Two of Australia's most pressing environmental problems - land degradation and the greenhouse effect - can be tackled at the same time, and Australia will be better off. That's according to Dr Roger Swift, Chief of the CSIRO's Division of Soils, who told a seminar in Adelaide today that the latest scientific research was showing clearly that reversing land degradation could soak up large amounts of the main greenhouse gas carbon dioxide - and help agriculture too.
"It's a terrific win-win opportunity for the environment," Dr Swift said. "Several new studies have found that land degradation and vegetation clearance are major sources of greenhouse gases in Australia - much larger than we previously thought.
"Carbon dioxide in the atmosphere is the main greenhouse gas. But the Earth's soils hold two or three times more carbon than our atmosphere, mostly in the form of decaying organic matter, or humus. When we over-exploit our soils, we mine that organic matter and the carbon escapes as carbon dioxide to the atmosphere.
"The good news is that the best way to improve soils is to add organic matter to them. By adding organic matter to degraded soil - and improving its structure and nutrition for future generations - we can also create a major sink for greenhouse gases. Remedying one problem will also help remedy the other."
Dr Swift said studies in the United States and Australia had found that as much as 50 per cent of the carbon which once existed in agricultural soils had been lost since the land had been turned over to farming.
Australian farm soils were much less fertile to begin with, he said, but until very recently scientists did not realise just how starved of carbon they were becoming. Because Australia had long been subject to regular bushfires, much of the land now used for farming contained a lot of small particles of charcoal.
Charcoal was made of carbon, but in soil it was largely inert, and was not available to growing plants. And there was so much old charcoal in Australian soil that it bumped up measurements of organic matter.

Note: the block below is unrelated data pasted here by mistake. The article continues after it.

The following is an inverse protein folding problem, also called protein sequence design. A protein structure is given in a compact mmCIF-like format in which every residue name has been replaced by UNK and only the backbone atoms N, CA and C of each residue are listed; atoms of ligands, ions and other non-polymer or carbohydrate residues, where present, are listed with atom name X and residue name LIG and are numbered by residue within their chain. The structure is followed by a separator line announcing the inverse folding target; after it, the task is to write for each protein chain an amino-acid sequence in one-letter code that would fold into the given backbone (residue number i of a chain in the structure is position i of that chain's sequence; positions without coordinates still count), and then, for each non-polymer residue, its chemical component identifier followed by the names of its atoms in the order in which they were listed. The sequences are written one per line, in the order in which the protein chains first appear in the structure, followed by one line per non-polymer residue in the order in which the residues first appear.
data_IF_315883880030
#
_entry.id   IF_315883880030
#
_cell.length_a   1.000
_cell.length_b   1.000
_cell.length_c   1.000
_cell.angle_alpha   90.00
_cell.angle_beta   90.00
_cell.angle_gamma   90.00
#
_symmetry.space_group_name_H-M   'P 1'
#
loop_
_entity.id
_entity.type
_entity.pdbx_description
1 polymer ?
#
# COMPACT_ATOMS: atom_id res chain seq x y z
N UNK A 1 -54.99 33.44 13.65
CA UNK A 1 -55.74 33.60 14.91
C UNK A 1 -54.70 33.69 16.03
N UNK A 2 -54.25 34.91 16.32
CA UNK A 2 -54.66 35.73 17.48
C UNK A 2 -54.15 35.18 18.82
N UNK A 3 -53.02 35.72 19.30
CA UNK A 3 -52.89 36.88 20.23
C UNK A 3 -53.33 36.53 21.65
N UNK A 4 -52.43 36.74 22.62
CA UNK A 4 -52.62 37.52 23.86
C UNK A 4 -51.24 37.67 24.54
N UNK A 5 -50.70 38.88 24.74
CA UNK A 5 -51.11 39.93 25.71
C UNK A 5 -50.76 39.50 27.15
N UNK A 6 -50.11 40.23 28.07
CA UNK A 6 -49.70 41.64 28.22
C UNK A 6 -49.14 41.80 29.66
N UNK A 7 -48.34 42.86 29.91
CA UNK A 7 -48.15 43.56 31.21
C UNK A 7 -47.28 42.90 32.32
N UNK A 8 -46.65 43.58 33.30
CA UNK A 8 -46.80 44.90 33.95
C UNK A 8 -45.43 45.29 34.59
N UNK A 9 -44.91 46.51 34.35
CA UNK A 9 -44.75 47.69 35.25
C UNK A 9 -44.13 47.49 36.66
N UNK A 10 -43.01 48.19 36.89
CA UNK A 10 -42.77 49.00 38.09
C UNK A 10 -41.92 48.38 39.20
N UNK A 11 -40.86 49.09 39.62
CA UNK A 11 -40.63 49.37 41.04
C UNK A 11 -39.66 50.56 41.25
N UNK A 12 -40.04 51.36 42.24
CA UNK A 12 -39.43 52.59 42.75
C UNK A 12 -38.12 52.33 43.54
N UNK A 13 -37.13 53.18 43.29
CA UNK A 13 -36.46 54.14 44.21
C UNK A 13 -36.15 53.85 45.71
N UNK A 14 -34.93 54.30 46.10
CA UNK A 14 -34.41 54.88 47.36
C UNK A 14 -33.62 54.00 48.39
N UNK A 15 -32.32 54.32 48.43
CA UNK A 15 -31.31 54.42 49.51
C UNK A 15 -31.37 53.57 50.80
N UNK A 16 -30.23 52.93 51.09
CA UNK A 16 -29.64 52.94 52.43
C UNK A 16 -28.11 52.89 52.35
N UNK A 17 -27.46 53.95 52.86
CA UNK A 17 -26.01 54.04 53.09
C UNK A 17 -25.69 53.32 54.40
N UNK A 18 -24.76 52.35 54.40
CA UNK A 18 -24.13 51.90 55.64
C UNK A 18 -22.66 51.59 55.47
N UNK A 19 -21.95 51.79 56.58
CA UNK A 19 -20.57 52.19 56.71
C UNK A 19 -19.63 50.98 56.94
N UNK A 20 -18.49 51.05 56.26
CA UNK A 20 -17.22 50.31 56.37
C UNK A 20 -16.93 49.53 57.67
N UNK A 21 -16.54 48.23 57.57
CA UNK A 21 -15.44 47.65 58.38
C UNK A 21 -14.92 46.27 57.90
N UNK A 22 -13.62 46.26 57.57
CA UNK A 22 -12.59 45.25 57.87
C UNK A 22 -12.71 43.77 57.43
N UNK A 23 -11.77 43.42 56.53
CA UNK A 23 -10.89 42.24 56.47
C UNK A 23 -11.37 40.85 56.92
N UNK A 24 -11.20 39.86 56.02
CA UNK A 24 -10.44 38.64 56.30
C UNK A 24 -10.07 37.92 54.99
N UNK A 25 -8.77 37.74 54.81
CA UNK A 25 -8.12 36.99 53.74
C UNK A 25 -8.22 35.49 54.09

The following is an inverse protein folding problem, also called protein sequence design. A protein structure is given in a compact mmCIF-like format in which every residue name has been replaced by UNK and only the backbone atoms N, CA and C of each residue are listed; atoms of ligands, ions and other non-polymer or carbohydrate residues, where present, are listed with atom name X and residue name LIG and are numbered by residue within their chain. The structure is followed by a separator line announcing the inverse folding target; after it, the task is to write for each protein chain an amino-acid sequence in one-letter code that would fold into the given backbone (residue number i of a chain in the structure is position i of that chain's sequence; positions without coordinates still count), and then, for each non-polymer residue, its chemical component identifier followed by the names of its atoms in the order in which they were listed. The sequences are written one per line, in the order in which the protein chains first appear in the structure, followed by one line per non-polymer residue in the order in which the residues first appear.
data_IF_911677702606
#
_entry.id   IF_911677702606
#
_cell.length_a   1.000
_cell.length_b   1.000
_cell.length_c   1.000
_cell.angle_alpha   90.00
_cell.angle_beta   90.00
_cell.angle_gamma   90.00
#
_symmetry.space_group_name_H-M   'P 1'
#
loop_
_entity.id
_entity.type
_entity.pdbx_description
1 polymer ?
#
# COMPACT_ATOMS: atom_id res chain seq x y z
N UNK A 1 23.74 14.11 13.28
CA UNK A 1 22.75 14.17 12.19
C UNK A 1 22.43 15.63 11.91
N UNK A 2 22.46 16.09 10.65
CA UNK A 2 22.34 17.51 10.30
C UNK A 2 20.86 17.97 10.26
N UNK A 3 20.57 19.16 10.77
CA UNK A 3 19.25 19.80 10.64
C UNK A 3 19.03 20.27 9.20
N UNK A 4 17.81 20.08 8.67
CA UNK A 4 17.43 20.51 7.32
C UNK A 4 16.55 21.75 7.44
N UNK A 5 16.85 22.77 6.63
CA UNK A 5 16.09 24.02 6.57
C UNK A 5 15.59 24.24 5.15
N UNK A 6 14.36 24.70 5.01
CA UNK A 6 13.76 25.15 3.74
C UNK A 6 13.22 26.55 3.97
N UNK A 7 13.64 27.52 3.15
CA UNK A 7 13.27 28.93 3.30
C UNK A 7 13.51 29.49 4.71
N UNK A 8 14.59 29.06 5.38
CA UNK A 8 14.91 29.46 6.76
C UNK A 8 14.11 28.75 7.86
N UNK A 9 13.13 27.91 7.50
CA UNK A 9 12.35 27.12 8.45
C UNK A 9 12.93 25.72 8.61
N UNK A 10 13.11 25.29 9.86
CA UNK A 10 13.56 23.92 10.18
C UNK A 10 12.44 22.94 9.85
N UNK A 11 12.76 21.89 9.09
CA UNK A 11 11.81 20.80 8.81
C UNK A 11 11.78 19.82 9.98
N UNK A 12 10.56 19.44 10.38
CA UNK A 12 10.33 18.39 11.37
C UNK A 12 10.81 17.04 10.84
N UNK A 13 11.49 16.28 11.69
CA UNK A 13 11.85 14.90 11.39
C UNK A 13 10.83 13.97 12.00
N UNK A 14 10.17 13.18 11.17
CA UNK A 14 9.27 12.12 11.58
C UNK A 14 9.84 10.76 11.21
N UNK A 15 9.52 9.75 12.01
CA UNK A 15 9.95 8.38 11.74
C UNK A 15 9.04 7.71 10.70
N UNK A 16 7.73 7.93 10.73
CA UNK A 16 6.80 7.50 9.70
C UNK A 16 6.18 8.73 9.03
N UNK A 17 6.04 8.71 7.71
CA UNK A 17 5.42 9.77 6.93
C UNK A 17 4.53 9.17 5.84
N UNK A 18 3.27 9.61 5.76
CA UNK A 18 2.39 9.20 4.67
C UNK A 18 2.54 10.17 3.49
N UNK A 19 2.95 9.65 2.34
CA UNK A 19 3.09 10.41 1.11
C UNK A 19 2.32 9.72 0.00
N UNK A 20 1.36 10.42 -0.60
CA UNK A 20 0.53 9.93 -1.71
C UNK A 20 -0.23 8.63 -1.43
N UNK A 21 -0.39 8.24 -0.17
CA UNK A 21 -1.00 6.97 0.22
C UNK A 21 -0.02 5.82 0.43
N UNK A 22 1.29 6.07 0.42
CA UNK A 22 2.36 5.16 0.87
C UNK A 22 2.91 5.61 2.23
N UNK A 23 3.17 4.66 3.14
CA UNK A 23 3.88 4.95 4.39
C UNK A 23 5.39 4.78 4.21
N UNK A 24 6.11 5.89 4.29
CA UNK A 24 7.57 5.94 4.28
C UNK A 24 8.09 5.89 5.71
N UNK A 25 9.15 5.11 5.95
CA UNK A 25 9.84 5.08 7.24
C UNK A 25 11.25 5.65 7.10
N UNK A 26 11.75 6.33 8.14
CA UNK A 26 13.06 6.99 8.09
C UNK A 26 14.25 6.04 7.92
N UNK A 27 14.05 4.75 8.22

"If you discount the charcoal - some of which has been lying inert in the soil for decades, and perhaps centuries - then the true state of Australia's soils starts to look very much worse than we thought," Dr Swift said.
"In some of the farm soils we've measured, as much as half the carbon remaining is in the form of ancient charcoal.
"That is bad news, but it is also a great opportunity. If we improve our farming techniques so that we are restoring organic matter to the soil, not mining it out, we will be putting back some of the carbon which has escaped to the atmosphere."
Dr Swift said the worst-degraded lands in Australia tended to be those which were of marginal value for agriculture anyway; areas where the soil and climate made farming a risky business.
By progressively changing our use of such marginal land - allowing it to revegetate - and concentrating on improving soils in better areas, Australia could begin to reverse the loss of organic matter, and carbon, across a vast land area.
"The same road which leads to sustainable and prosperous farming also leads to helping alleviate the greenhouse effect," he said.
He said improved soil management could help stave off global warming, but it did not detract from the need to reduce greenhouse gas emissions. it was one more weapon to add to the anti-greenhouse armoury.
Dr Swift was giving a seminar titled "Soils and the Carbon Cycle" to a gathering of scientists from Adelaide's major soil research institutions at South Australia's Waite campus.
CSIRO MEDIA RELEASE 95/88
Embargoed until 12 noon on Thursday, September 7, 1995